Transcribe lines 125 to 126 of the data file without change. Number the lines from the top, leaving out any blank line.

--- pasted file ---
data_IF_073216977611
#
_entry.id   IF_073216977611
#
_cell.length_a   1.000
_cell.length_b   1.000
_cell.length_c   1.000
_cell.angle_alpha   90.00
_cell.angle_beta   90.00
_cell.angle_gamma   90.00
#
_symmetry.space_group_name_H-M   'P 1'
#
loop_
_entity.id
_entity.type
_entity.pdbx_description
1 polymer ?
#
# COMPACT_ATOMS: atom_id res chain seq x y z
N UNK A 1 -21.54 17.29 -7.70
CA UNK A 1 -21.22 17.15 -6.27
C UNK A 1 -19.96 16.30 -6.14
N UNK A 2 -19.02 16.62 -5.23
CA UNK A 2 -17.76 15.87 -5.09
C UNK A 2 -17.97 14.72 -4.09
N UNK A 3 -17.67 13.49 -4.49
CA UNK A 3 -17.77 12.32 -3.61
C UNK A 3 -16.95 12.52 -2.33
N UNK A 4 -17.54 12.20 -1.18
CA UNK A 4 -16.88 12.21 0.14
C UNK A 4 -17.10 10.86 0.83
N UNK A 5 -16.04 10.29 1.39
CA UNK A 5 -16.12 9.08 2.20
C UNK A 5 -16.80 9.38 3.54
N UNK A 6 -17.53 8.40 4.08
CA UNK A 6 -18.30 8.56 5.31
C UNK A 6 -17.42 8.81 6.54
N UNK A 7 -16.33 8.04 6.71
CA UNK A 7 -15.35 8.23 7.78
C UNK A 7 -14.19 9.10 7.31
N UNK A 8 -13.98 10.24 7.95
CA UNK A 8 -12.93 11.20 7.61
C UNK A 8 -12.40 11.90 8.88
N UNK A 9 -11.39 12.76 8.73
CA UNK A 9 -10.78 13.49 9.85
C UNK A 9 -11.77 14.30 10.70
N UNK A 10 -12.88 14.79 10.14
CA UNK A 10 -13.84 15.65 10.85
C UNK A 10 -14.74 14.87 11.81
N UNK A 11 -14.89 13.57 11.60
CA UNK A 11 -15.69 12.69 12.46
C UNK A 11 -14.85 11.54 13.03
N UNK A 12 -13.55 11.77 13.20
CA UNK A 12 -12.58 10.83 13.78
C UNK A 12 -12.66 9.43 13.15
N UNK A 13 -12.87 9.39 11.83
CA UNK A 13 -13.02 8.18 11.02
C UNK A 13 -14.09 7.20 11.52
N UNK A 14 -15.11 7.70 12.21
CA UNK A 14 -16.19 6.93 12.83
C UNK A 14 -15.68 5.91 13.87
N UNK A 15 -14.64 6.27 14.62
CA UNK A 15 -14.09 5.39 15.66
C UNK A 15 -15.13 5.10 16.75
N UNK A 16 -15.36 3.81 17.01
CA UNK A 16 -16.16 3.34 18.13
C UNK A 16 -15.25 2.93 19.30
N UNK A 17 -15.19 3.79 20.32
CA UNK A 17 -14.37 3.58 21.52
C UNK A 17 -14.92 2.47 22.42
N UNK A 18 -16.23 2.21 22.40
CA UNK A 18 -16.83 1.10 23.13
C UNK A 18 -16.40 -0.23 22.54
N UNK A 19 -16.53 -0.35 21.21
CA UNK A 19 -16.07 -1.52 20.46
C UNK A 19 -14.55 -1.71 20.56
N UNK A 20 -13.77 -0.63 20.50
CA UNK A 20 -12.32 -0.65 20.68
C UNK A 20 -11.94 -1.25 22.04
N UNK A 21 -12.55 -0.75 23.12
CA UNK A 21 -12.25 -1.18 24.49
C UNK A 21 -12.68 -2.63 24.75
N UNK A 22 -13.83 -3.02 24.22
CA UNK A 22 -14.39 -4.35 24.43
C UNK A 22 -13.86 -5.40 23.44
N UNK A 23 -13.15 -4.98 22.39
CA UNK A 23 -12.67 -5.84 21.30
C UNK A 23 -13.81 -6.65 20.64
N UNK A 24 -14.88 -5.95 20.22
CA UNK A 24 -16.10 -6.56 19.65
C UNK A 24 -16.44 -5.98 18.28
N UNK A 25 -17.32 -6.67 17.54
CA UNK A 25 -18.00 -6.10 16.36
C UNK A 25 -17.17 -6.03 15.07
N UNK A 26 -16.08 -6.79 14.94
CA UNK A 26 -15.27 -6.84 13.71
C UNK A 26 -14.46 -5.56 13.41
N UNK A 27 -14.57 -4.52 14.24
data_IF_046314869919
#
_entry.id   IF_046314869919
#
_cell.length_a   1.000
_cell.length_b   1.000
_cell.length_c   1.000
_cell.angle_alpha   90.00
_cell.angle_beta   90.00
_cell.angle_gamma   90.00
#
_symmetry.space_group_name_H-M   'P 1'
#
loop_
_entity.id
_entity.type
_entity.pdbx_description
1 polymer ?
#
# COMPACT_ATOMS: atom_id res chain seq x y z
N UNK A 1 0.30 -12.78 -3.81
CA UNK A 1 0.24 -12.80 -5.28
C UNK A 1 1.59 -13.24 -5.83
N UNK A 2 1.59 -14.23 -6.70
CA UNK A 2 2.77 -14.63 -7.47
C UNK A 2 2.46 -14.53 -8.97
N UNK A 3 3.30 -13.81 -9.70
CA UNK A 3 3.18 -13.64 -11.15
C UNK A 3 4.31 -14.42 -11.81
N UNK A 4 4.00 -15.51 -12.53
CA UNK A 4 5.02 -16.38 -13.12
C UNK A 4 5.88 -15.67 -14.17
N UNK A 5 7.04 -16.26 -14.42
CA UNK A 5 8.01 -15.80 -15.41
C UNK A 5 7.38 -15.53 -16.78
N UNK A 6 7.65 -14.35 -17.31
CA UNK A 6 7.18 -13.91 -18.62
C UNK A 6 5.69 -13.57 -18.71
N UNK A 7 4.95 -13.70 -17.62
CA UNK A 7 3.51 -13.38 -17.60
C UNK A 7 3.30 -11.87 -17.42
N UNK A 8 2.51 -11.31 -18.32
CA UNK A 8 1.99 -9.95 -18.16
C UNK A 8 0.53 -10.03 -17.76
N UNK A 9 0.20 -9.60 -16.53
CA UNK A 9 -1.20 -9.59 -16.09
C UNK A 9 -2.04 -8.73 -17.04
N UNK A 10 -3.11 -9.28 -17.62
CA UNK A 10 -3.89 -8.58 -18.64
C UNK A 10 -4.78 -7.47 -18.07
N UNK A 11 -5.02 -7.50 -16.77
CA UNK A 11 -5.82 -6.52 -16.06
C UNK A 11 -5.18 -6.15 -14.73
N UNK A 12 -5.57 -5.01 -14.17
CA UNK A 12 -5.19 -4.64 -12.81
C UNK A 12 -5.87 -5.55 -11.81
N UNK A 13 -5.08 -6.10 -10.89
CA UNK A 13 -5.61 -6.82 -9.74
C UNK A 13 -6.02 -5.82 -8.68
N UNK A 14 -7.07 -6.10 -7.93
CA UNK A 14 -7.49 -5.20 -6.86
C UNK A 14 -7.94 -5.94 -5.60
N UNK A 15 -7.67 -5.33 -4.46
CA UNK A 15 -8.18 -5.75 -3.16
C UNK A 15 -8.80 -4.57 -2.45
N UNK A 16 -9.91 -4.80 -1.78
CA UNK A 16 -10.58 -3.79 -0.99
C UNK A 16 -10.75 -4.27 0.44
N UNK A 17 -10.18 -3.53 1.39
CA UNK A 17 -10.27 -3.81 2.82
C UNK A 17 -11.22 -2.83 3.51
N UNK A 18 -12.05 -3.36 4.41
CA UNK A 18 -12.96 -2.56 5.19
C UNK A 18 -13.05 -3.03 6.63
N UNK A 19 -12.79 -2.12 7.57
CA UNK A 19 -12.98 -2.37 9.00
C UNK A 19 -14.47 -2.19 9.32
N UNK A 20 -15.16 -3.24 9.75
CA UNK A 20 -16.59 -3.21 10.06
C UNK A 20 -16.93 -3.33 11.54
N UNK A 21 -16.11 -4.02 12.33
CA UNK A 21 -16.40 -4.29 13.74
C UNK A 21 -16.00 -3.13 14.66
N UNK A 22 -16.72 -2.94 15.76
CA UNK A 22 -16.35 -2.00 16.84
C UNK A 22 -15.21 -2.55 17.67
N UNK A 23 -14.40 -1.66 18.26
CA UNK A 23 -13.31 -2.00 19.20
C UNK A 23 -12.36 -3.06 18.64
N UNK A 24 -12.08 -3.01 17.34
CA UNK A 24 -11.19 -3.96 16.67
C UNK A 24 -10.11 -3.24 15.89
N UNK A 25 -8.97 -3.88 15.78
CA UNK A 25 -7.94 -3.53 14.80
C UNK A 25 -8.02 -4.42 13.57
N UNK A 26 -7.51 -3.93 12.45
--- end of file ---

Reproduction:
C UNK A 2 2.46 -14.53 -8.97
N UNK A 3 3.30 -13.81 -9.70